KALKASKA — Kenneth Les wants to preserve what makes East Lake special.
For 30 years, Les and his wife, Carol, spend their summers in a cabin on the quiet shores of the lake tucked away in Kalkaska County, a world away from the hustle and bustle of Sterling Heights where they live.
It’s a place where they know all their neighbors, can throw a fishing line in peace and watched their children — and now their grandchildren — grow up.
“It is a small lake and it wouldn’t take too much for any weed to take hold here and completely degrade the lake itself,” Les said. “Having this monitored and treated is a godsend.”
The Orange Township board recently agreed to fund water quality testing and invasive species control for five years, at a cost of about $2,000 a year.
Few inland freshwater lakes undergo the regular environmental monitoring and testing the lake has received for years. Dennis Hansen, president of the East Lake Property Owner’s Association, credits the tests for the lake’s clean waters and peaceful shores enjoyed by residents, boaters and church and youth groups.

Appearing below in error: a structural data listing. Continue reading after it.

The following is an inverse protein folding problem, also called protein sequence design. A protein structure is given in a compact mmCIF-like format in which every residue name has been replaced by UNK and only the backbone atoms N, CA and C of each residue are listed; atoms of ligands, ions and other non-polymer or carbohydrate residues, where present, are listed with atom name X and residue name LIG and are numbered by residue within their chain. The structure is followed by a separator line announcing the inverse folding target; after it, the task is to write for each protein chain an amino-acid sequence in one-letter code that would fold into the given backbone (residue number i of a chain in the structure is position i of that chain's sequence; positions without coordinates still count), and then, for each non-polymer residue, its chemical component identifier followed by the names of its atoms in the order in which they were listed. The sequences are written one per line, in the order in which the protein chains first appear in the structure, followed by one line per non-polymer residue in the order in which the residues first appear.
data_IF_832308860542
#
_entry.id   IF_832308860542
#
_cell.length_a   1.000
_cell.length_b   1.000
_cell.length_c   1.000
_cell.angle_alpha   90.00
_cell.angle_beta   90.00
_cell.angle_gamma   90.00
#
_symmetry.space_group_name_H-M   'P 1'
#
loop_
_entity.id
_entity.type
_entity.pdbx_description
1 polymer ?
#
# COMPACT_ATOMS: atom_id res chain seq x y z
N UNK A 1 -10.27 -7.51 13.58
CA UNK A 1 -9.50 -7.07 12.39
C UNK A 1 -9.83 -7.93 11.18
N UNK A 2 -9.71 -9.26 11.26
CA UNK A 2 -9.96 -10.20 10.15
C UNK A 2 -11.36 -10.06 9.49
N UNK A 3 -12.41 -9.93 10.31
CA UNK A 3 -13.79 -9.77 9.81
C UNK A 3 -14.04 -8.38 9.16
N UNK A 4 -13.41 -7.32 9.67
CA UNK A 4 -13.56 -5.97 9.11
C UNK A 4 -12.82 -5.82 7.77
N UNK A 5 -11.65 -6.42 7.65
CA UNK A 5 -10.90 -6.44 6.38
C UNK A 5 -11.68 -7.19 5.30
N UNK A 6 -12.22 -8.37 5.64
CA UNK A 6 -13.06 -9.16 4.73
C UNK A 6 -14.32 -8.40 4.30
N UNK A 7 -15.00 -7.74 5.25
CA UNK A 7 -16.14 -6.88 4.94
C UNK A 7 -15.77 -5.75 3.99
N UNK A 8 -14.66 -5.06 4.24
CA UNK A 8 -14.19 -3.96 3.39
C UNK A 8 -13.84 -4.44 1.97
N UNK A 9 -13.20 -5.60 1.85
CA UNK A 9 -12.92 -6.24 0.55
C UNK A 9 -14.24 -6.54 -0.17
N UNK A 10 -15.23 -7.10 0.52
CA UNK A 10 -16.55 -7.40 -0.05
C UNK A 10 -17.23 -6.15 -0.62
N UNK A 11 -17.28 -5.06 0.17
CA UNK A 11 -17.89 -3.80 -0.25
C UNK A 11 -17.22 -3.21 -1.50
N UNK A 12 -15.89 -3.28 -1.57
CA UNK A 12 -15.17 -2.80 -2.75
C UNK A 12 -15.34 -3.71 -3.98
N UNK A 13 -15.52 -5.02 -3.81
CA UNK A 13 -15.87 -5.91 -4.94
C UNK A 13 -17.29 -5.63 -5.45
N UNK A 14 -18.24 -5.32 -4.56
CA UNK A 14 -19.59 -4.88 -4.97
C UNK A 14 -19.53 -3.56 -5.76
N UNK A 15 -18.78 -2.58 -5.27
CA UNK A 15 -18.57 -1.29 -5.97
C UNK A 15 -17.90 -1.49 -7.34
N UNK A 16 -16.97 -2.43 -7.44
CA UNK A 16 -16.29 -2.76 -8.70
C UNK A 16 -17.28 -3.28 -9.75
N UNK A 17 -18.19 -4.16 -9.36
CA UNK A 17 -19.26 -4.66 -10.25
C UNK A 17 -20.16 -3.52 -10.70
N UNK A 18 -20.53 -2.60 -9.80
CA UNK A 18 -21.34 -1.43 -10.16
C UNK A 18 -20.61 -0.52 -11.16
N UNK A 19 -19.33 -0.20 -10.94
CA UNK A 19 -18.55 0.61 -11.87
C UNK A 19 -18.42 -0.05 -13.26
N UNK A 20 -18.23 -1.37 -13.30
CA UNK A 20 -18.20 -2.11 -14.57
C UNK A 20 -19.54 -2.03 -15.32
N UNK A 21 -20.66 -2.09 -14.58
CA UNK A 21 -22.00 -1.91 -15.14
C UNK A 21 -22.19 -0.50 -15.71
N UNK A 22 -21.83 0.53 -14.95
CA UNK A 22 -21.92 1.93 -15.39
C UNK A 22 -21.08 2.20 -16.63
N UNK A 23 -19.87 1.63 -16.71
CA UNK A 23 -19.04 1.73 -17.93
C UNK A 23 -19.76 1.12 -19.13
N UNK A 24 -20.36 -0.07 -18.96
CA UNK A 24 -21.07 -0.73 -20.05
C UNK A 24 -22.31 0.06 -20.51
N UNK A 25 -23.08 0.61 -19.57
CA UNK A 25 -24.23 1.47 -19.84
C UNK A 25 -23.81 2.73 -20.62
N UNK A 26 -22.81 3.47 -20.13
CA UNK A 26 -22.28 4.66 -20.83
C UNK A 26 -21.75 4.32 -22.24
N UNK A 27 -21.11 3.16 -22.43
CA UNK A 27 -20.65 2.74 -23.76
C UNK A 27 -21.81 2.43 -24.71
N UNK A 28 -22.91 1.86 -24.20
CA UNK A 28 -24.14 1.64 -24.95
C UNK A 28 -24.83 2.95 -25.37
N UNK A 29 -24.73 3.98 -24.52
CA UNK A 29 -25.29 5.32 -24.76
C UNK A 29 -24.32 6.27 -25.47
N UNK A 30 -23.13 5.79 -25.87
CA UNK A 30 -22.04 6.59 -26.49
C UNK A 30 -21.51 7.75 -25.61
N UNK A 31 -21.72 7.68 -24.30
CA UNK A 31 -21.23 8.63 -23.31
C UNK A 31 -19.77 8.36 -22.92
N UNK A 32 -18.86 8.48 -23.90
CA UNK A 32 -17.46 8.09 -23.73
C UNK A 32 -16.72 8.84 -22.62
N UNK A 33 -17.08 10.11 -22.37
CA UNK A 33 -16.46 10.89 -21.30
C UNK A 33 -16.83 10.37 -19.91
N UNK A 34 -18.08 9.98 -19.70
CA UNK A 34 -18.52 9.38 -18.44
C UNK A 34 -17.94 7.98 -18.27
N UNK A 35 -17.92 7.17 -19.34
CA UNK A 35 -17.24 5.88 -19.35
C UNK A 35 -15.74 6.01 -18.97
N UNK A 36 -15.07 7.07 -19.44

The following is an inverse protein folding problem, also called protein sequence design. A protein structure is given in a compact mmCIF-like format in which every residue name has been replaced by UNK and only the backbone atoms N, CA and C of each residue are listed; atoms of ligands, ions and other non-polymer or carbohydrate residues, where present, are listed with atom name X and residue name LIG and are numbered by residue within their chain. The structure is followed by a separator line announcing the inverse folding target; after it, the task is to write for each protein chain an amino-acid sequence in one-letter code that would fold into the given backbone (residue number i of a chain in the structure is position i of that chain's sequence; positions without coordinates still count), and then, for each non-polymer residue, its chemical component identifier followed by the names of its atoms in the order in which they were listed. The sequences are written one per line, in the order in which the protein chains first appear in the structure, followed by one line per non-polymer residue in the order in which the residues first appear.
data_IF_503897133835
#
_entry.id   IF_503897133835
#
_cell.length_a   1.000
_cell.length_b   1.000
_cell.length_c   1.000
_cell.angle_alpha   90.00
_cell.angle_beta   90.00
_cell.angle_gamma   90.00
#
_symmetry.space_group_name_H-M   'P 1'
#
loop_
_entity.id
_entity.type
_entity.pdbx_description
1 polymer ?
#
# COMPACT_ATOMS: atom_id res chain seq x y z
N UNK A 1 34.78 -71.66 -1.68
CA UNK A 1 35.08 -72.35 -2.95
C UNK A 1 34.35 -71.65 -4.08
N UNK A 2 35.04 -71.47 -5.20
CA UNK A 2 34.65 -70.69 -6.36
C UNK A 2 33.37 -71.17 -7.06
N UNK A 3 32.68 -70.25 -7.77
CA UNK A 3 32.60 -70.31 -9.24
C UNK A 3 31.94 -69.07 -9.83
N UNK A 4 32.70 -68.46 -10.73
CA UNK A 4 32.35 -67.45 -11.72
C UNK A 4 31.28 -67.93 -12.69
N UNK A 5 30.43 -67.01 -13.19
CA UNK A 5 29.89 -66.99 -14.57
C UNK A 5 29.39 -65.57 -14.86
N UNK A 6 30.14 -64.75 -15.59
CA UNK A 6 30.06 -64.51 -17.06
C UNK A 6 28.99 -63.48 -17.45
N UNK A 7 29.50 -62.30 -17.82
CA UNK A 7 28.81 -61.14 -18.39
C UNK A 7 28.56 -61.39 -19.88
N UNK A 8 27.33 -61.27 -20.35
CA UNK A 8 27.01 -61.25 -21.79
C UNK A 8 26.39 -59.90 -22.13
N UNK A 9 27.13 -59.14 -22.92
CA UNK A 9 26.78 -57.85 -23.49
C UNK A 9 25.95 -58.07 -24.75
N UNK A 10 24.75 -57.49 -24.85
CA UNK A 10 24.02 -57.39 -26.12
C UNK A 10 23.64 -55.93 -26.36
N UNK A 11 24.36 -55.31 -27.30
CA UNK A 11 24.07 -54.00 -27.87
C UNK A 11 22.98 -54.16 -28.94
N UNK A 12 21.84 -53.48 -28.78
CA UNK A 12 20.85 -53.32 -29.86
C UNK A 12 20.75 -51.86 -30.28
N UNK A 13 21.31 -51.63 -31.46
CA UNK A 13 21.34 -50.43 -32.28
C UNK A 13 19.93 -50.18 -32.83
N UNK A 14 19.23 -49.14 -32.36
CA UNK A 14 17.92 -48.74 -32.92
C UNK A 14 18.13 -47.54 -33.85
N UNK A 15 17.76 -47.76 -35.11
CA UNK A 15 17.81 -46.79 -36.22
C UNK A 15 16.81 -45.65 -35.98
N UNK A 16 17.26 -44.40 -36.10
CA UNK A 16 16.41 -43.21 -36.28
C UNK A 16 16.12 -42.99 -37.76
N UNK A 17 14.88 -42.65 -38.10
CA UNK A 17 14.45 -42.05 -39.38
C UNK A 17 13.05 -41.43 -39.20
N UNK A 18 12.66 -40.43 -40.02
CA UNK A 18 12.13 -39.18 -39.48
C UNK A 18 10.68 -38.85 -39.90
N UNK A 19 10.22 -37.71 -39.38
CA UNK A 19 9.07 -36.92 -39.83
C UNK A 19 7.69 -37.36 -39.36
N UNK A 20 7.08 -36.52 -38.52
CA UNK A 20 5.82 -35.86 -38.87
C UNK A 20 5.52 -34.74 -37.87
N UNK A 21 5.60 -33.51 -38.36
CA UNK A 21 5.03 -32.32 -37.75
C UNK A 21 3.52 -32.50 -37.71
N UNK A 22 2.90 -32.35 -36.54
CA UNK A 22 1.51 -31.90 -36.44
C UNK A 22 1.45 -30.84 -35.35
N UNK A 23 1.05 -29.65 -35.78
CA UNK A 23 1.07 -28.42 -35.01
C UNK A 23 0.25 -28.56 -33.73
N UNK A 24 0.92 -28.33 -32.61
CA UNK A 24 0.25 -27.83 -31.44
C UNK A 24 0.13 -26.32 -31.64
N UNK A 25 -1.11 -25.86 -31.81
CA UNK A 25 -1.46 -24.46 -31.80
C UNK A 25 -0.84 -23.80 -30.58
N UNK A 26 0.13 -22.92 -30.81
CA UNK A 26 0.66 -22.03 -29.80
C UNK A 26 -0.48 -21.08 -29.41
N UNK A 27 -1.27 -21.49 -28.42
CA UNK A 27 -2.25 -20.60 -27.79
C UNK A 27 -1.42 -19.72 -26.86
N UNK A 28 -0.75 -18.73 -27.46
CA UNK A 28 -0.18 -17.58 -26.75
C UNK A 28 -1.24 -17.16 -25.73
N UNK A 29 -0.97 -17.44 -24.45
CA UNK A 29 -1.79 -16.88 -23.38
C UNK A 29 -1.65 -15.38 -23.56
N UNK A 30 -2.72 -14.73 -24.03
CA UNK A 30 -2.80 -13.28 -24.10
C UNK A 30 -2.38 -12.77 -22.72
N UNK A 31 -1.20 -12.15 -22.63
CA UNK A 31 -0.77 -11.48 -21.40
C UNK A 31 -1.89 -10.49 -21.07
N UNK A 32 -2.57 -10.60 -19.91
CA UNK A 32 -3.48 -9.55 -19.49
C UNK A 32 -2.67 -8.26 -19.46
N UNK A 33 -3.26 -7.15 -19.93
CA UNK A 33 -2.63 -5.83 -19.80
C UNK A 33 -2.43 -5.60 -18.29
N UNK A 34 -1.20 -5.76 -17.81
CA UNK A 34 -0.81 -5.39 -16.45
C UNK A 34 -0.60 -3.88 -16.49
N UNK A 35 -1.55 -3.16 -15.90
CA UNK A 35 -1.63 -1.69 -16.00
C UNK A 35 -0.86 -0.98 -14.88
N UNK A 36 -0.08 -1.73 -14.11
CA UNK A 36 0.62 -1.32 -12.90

“If the lake goes bad, the property values go down and it’s bad for everyone,” he said.
The township board decided to continue directly fund the testing instead of going through the complicated process of setting up a special assessment district, even though more than 90 percent of property owners around the lake signed a petition in support of one.
Students from Northwestern Michigan College’s Grand Traverse Freshwater Society helped reduce the cost by volunteering to do half the tests. They plan to start the testing as soon as Saturday.
Student volunteer Chris Horvath said the tests would be for E. coli, dissolved oxygen and other nutrients.
“What can happen with small bodies of water is any increase in phosphates and nitrates can create significant algal blooms,” he said.
Chris Musselman, project coordinator for the East Lake project, said test results will be passed along to Professional Lake Management, a private company contracted to test and remove invasive plant species like Asian milfoil that can choke out native plants and reduce .
“That lake is important because it’s preventative,” he said. “It’s one of the few lakes where taking a preventative case and (nipping) an invasive problem in the bud.”
Orange Township Supervisor Bob Hoenicke said he was always cautious with tax dollars, but considered the testing important to preserve the lake’s clean waters.
“We work every day for the relaxation of keeping fresh healthy water around us,” he said. “It’s our responsibility to keep it this way.”